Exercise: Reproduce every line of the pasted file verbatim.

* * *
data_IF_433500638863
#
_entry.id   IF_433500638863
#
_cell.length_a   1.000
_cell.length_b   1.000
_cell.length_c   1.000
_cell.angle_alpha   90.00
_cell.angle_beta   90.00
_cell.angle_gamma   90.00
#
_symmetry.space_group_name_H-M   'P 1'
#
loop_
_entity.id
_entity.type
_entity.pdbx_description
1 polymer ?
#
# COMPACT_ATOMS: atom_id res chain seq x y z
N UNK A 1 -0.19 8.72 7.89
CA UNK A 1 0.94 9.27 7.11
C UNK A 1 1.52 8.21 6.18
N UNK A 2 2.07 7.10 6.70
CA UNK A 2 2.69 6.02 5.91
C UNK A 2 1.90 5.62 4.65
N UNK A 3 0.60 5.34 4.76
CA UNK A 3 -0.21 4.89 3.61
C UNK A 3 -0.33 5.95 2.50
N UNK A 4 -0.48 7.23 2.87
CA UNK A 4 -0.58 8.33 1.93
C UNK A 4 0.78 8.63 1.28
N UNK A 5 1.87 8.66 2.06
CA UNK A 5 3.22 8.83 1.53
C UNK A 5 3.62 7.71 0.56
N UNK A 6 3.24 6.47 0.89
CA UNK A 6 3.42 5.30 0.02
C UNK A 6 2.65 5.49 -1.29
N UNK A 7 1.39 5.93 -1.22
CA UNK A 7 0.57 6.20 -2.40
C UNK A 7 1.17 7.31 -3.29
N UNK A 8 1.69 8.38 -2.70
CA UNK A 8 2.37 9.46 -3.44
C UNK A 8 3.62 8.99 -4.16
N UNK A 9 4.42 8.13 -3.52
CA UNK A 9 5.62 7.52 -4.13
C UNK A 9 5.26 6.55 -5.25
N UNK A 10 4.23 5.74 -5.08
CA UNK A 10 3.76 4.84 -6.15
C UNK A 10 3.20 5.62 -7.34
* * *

data_IF_433500638863
#
_entry.id   IF_433500638863
#
_cell.length_a   1.000
_cell.length_b   1.000
_cell.length_c   1.000
_cell.angle_alpha   90.00
_cell.angle_beta   90.00
_cell.angle_gamma   90.00
#
_symmetry.space_group_name_H-M   'P 1'
#
loop_
_entity.id
_entity.type
_entity.pdbx_description
1 polymer ?
#
# COMPACT_ATOMS: atom_id res chain seq x y z
N UNK A 1 -0.19 8.72 7.89
CA UNK A 1 0.94 9.27 7.11
C UNK A 1 1.52 8.21 6.18
N UNK A 2 2.07 7.10 6.70
CA UNK A 2 2.69 6.02 5.91
C UNK A 2 1.90 5.62 4.65
N UNK A 3 0.60 5.34 4.76
CA UNK A 3 -0.21 4.89 3.61
C UNK A 3 -0.33 5.95 2.50
N UNK A 4 -0.48 7.23 2.87
CA UNK A 4 -0.58 8.33 1.93
C UNK A 4 0.78 8.63 1.28
N UNK A 5 1.87 8.66 2.06
CA UNK A 5 3.22 8.83 1.53
C UNK A 5 3.62 7.71 0.56
N UNK A 6 3.24 6.47 0.89
CA UNK A 6 3.42 5.30 0.02
C UNK A 6 2.65 5.49 -1.29
N UNK A 7 1.39 5.93 -1.22
CA UNK A 7 0.57 6.20 -2.40
C UNK A 7 1.17 7.31 -3.29
N UNK A 8 1.69 8.38 -2.70
CA UNK A 8 2.37 9.46 -3.44
C UNK A 8 3.62 8.99 -4.16
N UNK A 9 4.42 8.13 -3.52
CA UNK A 9 5.62 7.52 -4.13
C UNK A 9 5.26 6.55 -5.25
N UNK A 10 4.23 5.74 -5.08
CA UNK A 10 3.76 4.84 -6.15
C UNK A 10 3.20 5.62 -7.34